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Some of you might remember an ill-fated trip to a doctor I took a while back because I was tormenting my poor wife with my incessant snoring. Well, good things definitely came from that post. Yes, of course I had the wonderful release that comes from complaining about the ever-present difficulties that seem to follow around so many of us adult folk. And yes, I learned a major lesson about how not to search for medical professionals in the Holy Land. But more than anything, my post led to a recommendation that began an adventure leading me to where I am now: Breathing better than I ever have in my entire life.
The Real Beginning
About twenty years ago I stepped into a doctor’s office in Israel. I knew I had a complicated relationship with the medical world. But I also knew that I was part of a socialized medicine system. Perhaps now was the best time ever to get this awful obstruction to my breathing taken care of.
I fought my way through the system. At first I was told that the surgery was mainly cosmetic and provided no real benefit. So not only was it not necessary, but it might not be covered by insurance. But I was not yet discouraged. No… that came later. I pushed my way through, and I was told I can get the procedure after resting patiently on a waiting list… for one to two years.
And then and there, I gave up my dream to get this annoying and obstructive nuisance fixed. I basically couldn’t breathe from one nostril, was congested all the time, and couldn’t imagine a world in which I would ever be able to maximize my breathing capability. But I was stuck. If I were in the States, I could get the procedure… for a solid 10-20 thousand dollars. If I were in Israel, I could get the procedure… at some point in an unknown future. A future I couldn’t rely upon, since I could barely predict the next day, let alone what would be happening in two years.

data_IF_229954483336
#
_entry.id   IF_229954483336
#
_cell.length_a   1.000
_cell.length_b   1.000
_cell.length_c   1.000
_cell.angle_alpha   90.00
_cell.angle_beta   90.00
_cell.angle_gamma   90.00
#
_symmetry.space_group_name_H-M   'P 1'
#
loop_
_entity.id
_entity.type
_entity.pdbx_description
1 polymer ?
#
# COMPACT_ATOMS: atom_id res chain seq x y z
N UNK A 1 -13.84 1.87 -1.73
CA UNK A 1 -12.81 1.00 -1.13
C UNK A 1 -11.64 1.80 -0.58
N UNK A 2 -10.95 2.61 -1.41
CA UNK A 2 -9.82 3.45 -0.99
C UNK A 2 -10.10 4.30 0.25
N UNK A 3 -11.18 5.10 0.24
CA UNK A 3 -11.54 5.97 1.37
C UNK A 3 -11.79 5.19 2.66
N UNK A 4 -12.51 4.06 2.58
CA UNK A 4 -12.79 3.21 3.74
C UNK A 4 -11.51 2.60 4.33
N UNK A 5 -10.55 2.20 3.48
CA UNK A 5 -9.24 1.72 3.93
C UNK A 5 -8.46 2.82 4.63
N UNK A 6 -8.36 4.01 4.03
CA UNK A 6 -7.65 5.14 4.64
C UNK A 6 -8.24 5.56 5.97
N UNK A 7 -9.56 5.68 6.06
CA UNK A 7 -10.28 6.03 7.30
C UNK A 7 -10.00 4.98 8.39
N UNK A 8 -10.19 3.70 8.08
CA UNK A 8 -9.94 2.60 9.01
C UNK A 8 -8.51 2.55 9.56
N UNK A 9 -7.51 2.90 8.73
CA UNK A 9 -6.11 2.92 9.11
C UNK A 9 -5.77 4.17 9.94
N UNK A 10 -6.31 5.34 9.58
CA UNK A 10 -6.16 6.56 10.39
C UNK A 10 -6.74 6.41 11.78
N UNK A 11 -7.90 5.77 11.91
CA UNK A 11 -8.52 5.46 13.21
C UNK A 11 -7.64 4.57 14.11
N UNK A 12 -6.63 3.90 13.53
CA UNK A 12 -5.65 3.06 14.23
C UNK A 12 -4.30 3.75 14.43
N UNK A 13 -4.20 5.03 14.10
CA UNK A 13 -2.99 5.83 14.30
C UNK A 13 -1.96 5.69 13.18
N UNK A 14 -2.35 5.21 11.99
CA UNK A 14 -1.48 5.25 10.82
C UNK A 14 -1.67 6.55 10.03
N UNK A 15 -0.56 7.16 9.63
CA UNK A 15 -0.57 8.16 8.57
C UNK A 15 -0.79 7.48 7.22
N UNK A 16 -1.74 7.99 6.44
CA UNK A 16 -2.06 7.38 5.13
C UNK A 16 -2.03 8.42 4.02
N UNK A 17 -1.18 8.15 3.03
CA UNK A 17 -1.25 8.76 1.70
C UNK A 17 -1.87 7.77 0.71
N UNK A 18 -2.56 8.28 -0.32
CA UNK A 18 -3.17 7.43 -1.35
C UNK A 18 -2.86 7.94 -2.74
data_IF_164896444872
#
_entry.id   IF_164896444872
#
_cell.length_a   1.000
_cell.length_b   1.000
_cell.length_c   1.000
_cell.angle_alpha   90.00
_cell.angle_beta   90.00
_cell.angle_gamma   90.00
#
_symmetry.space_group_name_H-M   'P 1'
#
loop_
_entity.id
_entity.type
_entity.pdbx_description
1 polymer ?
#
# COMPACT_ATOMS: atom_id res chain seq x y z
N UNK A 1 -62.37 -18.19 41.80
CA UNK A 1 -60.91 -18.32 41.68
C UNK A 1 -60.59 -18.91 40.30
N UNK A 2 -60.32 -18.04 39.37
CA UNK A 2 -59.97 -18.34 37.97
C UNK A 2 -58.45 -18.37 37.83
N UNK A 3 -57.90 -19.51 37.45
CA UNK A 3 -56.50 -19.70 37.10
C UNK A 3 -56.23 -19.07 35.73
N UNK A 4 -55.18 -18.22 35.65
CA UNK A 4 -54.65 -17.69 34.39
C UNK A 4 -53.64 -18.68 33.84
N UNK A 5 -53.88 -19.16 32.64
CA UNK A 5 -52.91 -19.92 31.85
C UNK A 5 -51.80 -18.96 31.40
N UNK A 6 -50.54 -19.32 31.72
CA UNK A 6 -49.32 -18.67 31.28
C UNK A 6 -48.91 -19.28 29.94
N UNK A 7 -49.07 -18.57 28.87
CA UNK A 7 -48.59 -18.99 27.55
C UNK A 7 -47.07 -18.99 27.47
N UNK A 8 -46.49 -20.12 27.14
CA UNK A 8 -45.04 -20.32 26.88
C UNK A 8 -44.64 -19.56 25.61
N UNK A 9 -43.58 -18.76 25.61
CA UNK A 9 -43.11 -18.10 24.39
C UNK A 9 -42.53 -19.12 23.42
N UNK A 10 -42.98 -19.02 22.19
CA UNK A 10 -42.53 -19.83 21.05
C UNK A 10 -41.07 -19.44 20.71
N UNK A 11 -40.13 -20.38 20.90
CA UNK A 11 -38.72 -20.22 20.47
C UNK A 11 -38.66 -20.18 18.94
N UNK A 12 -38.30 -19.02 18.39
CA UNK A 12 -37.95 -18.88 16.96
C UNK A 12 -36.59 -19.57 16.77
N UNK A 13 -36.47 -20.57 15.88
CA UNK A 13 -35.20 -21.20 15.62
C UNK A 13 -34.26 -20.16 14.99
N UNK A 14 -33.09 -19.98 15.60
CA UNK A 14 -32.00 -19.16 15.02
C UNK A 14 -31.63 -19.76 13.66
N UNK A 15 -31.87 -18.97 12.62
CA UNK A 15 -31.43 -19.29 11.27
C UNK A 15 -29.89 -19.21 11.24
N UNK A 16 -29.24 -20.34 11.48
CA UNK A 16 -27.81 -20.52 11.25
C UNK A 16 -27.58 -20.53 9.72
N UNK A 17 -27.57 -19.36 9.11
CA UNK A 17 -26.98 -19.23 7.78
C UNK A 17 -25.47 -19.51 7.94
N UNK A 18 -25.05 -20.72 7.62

So I just gave up. I decided the pursuit wasn’t worth it. And whatever was bugging me, would bug me forever. It was just a part of my life.
Down the Rabbit Hole
In steps my beautiful and amazing wife, Devorah… who can’t sleep through a tiny cough let alone a five-hour bout of loud and obnoxious snoring. And we take a trip to an ENT, to hop into a rabbit hole that would lead to where I am now.
We started off with an idiot who told us the problem was I’m excessively fat and my wife is too stupid to figure out earplugs.
As brilliant as his insights were, we left discouraged, but with a major lesson learned about the Israeli healthcare system. You don’t step into a doctor’s office in Israel without a recommendation. Even if you have to wait twenty times as long, it is never worth it to just go to someone because they have an available appointment. It’s a one-way street to massive disappointment.
With the lesson learned, we set out to find an actually competent doctor who would start the process that first led me to a sleep study. For the uninitiated, this means one rather odd and uncomfortable night’s sleep with a machine strapped to you that ultimately determines if you have sleep apnea and at what level of severity. Unfortunately, we didn’t learn much, except we definitely found out that if my wife ever wanted to sleep well again, we were going to need to find a different path.